Rabat - A Moroccan woman has become the symbol of hope for many clandestine migrants risking their lives to make it to European shores.
Rabat – A Moroccan woman has become the symbol of hope for many clandestine migrants risking their lives to make it to European shores.
Nawal Soufi is a 27-year-old Sicilian of Moroccan origin who helps the Italian coast guards rescue thousands of migrants lost in the high seas.
The Human rights activist was born in Morocco and raised in the Sicilian city of Catania. She coordinates support for migrants and refugees through a Facebook page.
Migrants, mainly those fleeing the Syrian civil war, contact her on the phone, asking for the help of coast guards. Nawal has perfected a number of other Arabic dialects over her years helping the refugees.
“A call can come at any time. Migrants at sea shout: ‘There are 500 people on board, we have been at sea for 10 days and there is no more water,’” the young Moroccan told AFP on the sidelines of the launch of a book about her life entitled “Nawal, the refugees’ angel.”
Two years ago, she was part of a team which took an ambulance full of medical drugs into the Syrian city of Aleppo. She also handed out her phone number to everyone she met.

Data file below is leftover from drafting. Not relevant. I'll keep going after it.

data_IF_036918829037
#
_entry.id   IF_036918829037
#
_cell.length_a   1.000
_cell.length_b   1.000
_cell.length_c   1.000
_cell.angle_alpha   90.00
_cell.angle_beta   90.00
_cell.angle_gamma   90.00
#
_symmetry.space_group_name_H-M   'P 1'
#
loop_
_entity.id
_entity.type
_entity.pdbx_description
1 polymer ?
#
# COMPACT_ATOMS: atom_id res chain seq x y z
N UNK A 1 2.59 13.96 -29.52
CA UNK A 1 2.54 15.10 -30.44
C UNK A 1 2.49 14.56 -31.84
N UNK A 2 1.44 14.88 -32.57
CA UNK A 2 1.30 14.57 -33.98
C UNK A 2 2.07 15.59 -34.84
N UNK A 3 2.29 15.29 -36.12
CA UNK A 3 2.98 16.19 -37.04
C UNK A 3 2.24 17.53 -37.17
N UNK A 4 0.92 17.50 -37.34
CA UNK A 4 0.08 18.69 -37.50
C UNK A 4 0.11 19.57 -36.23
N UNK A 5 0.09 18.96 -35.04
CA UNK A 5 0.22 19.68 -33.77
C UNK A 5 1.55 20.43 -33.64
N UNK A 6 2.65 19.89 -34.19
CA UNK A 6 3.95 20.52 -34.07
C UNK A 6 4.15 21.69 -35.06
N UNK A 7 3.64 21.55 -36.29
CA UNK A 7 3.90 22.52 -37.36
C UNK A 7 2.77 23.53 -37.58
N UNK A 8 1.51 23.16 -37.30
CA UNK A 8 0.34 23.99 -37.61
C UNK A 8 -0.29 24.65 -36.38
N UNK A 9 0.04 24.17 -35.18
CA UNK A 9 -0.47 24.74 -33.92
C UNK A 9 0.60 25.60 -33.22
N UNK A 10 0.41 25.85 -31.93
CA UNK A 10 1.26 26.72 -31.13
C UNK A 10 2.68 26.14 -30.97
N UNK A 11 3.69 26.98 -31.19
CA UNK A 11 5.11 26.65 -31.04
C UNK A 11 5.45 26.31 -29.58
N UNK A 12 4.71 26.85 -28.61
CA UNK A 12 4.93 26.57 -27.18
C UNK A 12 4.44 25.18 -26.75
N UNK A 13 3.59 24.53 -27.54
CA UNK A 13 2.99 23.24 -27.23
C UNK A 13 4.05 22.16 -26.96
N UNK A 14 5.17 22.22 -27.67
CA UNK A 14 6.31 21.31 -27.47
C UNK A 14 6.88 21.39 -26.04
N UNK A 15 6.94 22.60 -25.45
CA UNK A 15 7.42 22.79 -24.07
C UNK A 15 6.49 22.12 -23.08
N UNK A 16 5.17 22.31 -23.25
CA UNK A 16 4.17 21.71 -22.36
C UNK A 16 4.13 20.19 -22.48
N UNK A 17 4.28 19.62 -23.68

Despite placing direct contacts for the coastguard on her Facebook page, her phone continues to ring from would-be asylum seekers.
On the Facebook page, which is in Arabic, she also regularly shares recordings of her telephone conversations, in addition to her remarks about the horrors of the migrants’ crisis.
“With each drama I feel an emptiness, an emptiness that has no sense,” she quoted by AFP as saying. “How in 2015 can we still think that the solution is for people to travel in these kind of boats.”
Besides her work with the migrants, Nawal studies political science in Catania and works part time as an interpreter for the local courts.
She also helps newly arrived migrants seek to continue their journey to northern Europe.
“My work is to block the land-based traffickers, explain to the asylum seekers they can change their dollars in a bank or take a train for Milan without going through intermediaries,” she said.